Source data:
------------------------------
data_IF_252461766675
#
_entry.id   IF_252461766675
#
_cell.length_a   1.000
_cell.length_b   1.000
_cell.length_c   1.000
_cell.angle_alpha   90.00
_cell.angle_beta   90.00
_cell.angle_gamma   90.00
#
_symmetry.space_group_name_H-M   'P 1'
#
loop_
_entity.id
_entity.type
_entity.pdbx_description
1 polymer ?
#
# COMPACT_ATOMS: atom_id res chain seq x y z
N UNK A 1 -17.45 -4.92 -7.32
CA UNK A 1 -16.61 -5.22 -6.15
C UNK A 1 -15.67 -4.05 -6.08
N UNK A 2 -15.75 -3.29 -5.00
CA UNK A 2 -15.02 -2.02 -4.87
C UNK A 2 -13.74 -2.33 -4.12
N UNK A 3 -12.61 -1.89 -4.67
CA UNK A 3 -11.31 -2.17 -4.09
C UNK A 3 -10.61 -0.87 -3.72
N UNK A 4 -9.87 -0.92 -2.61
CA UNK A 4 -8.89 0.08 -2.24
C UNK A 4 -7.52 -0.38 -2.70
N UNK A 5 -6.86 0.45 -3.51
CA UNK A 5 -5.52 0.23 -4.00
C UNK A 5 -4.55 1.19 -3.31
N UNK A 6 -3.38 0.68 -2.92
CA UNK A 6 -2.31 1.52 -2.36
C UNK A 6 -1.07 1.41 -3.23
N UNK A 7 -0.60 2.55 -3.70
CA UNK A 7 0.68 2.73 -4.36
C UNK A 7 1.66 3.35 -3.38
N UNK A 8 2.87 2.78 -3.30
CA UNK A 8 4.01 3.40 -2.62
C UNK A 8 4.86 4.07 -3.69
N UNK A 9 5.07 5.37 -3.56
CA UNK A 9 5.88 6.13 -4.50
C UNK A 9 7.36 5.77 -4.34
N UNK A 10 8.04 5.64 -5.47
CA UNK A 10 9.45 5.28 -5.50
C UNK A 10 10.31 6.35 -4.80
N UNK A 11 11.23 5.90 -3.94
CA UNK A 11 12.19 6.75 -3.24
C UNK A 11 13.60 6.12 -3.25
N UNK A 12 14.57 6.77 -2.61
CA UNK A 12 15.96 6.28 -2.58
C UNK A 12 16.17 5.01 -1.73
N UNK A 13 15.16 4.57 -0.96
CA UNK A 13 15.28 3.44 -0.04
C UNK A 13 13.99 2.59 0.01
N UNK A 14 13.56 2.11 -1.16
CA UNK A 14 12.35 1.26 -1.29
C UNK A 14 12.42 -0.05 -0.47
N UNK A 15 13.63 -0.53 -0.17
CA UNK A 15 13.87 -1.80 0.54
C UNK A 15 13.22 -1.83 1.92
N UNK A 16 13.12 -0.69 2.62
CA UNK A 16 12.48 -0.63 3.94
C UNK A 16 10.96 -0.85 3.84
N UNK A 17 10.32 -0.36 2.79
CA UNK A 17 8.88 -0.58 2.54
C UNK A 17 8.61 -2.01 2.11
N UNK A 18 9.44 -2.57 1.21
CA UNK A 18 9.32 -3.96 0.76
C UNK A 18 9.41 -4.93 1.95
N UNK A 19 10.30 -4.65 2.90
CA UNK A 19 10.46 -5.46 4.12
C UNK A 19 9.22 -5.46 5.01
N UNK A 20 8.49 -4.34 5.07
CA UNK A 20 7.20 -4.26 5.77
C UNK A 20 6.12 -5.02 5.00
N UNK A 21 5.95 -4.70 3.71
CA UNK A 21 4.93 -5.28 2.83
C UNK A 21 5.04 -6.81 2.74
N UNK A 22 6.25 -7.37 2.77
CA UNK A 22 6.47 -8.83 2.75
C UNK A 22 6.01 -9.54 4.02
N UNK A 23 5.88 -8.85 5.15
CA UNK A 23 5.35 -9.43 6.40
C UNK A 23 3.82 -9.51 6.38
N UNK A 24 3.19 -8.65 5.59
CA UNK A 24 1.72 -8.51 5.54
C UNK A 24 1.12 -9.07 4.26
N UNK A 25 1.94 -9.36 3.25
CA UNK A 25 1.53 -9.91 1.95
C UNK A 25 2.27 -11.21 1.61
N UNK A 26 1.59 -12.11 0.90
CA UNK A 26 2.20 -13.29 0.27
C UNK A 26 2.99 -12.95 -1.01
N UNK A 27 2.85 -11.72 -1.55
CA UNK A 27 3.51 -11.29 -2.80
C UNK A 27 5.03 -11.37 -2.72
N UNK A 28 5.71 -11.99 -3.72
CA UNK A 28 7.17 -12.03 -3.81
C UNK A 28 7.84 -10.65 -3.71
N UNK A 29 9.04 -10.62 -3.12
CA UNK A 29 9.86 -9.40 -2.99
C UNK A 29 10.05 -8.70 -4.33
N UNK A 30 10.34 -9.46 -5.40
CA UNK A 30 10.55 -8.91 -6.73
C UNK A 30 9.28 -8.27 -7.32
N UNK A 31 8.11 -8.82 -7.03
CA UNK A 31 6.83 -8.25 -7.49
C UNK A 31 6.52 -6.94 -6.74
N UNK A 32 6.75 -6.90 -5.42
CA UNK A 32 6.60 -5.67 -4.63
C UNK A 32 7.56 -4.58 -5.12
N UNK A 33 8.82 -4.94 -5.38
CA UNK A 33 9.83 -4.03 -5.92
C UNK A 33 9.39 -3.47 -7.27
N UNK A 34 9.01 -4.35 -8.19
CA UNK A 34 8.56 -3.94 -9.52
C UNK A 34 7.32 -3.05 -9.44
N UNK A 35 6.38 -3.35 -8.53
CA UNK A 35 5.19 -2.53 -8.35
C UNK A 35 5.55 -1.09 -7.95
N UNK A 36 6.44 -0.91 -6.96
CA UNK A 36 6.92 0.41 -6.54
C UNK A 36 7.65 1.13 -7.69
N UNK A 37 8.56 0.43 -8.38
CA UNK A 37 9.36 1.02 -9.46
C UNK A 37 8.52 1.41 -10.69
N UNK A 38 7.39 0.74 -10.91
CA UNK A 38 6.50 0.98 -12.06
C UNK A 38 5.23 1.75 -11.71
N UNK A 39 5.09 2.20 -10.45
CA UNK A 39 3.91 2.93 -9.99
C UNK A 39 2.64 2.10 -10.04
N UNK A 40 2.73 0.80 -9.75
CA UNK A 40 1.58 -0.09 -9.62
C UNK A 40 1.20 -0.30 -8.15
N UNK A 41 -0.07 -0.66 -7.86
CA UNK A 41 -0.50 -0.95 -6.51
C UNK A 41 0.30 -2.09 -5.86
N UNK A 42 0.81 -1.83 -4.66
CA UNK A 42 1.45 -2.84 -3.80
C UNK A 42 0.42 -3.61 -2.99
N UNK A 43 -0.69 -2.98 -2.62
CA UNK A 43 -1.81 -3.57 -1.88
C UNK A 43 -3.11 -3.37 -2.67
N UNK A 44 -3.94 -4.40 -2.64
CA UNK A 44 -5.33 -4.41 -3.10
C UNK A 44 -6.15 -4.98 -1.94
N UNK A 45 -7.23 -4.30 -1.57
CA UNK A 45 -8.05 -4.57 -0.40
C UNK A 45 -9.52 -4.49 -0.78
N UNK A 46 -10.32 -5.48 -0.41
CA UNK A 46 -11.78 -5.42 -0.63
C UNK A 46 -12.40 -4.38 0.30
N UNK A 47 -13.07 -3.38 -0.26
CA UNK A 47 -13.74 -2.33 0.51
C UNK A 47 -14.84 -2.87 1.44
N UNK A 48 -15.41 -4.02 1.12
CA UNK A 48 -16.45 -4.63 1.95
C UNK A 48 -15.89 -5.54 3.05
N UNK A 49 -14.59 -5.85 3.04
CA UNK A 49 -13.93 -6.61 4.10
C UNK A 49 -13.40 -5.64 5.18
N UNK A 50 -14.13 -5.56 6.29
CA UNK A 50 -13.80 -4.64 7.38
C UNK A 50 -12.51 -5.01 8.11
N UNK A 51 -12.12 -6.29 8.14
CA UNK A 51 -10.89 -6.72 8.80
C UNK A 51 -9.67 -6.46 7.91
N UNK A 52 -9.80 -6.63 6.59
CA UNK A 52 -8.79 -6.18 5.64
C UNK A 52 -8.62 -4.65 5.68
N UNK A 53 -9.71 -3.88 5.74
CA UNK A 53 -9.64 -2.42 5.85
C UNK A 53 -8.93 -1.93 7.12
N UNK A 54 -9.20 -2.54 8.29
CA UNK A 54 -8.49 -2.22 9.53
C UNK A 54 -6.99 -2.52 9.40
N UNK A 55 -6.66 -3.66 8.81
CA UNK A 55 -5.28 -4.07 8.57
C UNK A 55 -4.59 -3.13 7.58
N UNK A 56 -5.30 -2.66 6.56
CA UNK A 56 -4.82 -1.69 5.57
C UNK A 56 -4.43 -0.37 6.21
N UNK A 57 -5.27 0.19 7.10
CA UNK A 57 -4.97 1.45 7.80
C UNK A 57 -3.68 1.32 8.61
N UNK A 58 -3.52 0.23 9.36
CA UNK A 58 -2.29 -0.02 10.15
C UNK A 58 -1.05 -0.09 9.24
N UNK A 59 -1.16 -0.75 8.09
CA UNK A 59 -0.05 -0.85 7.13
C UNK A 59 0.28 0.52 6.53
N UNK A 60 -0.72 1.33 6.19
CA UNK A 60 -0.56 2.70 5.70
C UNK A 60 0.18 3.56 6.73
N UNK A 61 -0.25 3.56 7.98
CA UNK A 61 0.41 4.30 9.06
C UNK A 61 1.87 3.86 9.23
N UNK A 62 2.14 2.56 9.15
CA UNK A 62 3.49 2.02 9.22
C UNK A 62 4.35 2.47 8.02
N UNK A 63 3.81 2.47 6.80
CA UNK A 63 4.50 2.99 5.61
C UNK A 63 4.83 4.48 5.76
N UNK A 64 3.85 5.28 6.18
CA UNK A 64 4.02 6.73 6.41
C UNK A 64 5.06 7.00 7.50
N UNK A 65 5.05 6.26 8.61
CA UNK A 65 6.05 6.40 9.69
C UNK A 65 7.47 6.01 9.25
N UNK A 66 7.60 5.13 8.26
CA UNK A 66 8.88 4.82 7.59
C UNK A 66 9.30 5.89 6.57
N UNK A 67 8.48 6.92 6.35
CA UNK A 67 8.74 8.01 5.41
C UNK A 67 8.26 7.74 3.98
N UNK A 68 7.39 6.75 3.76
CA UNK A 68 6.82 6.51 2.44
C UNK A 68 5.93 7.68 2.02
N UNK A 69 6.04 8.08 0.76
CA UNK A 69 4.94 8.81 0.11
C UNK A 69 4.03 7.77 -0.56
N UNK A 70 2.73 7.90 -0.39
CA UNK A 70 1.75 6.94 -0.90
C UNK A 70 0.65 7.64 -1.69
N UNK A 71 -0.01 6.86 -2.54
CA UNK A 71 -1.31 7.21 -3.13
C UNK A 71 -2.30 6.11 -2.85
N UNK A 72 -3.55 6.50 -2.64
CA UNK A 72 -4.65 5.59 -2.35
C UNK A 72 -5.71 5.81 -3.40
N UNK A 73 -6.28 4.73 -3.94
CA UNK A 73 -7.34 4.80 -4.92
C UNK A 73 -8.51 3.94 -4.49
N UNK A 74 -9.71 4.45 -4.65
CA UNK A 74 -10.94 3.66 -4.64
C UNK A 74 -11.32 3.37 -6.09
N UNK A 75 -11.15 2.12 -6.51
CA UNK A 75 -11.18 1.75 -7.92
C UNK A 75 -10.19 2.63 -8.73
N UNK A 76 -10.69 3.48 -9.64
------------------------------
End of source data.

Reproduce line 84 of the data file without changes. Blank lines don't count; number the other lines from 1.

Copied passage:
N UNK A 22 6.25 -7.37 2.77